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Communication in Distributed

Systems Part 2
REKs adaptation of
Tanenbaums
Distributed Systems
Chapter 2
1

Communication Paradigms

Using the Network Protocol Stack


Remote Procedure Call - RPC
Remote Object Invocation - Java
Remote Method Invocation
Message Queuing Services Sockets
Stream-oriented Services
Distributed

Remote Object Invocation


Distributed Objects
Remote Method Invocation

Distributed Objects

The idea of distributed objects is an


extension of the concept of remote
procedure calls.
In a system for distributed objects, the
unit of distribution is the object. That
is, a client imports a something.
full blown object-based distributed
sysems include Corba and DCOM.
Distributed

Distributed Objects

Key feature of an object:: it


encapsulates data, the state, and the
operations on those data, the methods.
Methods are made available through an
interface. The separation between
interfaces and the objects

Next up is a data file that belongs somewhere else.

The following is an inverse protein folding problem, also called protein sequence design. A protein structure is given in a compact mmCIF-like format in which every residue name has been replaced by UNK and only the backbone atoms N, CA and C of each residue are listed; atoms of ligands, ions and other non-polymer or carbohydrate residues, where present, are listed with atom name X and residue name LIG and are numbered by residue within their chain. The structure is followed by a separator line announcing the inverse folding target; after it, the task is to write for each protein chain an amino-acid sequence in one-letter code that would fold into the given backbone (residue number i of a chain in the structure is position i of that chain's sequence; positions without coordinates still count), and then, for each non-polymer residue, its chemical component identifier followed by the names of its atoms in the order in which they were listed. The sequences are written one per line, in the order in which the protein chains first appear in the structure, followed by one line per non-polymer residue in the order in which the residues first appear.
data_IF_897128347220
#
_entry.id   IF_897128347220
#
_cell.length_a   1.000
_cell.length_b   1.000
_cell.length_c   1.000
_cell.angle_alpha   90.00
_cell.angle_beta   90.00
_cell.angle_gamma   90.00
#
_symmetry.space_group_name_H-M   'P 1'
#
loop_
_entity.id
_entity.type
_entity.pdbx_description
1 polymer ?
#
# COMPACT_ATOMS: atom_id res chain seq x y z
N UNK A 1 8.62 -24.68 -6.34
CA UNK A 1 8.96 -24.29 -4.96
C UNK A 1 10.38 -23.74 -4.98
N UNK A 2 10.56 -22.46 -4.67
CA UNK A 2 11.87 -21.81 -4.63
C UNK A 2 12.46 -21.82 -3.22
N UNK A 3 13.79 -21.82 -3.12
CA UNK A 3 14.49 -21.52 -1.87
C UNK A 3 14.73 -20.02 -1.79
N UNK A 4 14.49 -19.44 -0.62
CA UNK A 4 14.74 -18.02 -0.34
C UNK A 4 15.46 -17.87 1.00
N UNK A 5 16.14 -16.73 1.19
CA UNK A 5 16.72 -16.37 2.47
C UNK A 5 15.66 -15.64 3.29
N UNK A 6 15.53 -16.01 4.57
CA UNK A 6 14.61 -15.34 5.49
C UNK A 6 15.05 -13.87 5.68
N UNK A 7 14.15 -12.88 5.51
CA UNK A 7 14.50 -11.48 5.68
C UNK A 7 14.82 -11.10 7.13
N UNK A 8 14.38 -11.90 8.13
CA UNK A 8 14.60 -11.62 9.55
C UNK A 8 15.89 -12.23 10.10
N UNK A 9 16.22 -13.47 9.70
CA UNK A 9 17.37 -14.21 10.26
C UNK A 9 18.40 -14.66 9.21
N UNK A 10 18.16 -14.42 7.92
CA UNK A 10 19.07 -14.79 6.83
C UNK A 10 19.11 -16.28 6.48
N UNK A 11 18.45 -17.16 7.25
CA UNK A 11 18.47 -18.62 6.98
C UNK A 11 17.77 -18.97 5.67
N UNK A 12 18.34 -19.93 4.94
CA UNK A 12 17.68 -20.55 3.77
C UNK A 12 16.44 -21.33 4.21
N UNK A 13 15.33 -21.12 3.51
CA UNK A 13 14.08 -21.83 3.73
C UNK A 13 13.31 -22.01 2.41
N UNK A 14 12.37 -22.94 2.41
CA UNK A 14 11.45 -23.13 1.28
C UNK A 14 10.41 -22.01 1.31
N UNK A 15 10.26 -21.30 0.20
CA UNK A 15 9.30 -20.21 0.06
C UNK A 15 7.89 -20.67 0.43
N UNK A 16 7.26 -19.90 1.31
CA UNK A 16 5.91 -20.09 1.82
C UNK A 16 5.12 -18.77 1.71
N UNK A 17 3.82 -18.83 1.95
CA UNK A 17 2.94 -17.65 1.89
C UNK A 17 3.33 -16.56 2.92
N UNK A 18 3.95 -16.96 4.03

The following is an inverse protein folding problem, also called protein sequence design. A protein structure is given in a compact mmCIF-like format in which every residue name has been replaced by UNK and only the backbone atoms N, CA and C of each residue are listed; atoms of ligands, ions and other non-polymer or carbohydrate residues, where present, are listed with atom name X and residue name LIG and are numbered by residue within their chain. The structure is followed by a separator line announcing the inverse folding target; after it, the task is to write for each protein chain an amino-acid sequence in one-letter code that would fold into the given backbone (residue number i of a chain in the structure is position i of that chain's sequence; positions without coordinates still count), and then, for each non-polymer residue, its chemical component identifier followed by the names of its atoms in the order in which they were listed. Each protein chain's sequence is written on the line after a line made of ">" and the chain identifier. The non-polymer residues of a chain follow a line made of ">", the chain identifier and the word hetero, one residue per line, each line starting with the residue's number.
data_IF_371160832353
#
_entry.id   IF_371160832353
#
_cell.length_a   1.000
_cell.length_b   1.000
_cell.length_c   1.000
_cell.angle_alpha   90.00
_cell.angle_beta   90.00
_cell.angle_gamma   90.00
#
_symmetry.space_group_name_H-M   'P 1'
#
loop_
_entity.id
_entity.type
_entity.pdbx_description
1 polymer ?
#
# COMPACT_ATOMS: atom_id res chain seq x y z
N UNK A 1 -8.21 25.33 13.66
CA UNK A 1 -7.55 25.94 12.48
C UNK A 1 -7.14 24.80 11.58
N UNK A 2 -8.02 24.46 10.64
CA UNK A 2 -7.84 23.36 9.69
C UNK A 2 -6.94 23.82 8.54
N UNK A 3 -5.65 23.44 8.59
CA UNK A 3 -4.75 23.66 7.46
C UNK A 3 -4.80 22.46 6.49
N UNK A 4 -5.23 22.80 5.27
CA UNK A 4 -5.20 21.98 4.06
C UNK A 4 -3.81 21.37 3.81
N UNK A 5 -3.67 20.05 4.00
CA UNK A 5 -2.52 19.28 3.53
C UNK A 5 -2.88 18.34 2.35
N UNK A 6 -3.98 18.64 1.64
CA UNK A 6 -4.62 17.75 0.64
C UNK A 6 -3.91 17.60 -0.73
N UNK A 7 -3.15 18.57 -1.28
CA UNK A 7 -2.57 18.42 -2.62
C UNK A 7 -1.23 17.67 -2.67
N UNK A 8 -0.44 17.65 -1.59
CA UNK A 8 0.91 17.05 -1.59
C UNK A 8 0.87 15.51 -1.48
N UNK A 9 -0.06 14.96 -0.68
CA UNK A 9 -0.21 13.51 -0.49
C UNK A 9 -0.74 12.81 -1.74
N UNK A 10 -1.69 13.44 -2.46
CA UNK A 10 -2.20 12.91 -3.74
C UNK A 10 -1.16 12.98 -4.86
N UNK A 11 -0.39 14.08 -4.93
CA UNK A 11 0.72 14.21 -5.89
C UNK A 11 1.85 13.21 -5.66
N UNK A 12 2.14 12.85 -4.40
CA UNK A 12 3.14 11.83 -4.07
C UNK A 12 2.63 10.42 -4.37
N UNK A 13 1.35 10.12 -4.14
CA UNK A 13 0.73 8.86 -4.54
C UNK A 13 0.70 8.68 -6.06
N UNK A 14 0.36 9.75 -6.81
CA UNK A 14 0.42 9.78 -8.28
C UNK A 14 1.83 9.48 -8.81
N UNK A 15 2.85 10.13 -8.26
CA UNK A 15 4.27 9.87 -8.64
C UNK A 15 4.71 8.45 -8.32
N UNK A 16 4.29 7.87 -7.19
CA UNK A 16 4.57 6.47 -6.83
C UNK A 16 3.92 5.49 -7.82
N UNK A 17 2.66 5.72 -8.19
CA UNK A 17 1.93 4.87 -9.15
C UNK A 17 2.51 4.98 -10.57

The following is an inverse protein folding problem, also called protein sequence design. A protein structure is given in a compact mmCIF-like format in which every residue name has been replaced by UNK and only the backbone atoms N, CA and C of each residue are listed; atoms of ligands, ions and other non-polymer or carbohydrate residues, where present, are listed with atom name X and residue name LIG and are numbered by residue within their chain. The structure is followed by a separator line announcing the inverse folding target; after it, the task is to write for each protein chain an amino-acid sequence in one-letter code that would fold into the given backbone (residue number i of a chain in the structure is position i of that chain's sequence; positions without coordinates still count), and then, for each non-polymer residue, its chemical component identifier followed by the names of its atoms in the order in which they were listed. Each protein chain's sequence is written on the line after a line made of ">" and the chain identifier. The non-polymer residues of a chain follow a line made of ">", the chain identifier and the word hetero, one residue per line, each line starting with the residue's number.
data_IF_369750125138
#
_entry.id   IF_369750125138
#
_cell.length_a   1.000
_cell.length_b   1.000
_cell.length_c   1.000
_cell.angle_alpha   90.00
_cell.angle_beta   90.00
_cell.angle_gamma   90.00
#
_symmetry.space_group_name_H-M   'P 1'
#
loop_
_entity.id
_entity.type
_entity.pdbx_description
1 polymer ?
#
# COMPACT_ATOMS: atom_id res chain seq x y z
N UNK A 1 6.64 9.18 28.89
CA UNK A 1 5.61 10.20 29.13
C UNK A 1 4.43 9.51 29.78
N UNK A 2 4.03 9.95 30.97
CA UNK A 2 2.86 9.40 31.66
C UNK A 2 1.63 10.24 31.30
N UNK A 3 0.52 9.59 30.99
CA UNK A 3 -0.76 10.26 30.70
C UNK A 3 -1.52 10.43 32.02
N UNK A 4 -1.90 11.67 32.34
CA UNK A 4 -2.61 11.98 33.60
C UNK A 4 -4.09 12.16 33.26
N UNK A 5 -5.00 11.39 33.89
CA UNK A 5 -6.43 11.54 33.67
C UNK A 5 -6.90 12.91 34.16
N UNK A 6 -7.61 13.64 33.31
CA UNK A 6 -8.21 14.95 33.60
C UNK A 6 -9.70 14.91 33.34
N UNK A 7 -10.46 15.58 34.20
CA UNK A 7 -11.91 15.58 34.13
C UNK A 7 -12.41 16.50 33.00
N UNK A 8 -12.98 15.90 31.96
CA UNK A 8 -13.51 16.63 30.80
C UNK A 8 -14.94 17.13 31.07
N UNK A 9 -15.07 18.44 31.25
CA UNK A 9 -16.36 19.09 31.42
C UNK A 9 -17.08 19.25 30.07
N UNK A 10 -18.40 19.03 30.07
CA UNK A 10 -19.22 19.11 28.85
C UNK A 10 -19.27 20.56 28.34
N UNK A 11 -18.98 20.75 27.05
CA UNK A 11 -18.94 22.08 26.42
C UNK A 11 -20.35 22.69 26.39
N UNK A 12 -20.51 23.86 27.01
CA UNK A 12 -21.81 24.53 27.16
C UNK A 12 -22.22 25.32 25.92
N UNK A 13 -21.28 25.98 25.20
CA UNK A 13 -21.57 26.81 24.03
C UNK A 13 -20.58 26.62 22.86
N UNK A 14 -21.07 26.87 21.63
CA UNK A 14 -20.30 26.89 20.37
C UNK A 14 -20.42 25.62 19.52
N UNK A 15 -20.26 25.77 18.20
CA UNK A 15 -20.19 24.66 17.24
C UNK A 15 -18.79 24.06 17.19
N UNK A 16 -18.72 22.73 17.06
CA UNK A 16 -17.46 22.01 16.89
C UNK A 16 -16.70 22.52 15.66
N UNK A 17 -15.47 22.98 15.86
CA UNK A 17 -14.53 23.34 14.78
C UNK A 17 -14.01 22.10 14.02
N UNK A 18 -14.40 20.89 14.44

implementing these interfaces is crucial
for distributed systems.
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Distributed Objects

Common organization of a remote object with client-side proxy.

Distributed

Distributed Objects

When a client binds to a distributed


object, an implementation of the
objects interface, a proxy, is loaded
into the clients address space.
The proxy marshals method invocations
into messages and unmarshals reply
messages to return the result of the
method invocation to the client.
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Distributed Objects

The actual object resides at a server.


Incoming invocation requests are first passed
to a server stub, a skeleton, that unmarshals
them to proper method invocations at the
objects interface at the server.
The skeleton also marshals replies and
forwards replies to the client-side proxy.
A characteristic of most distributed objects is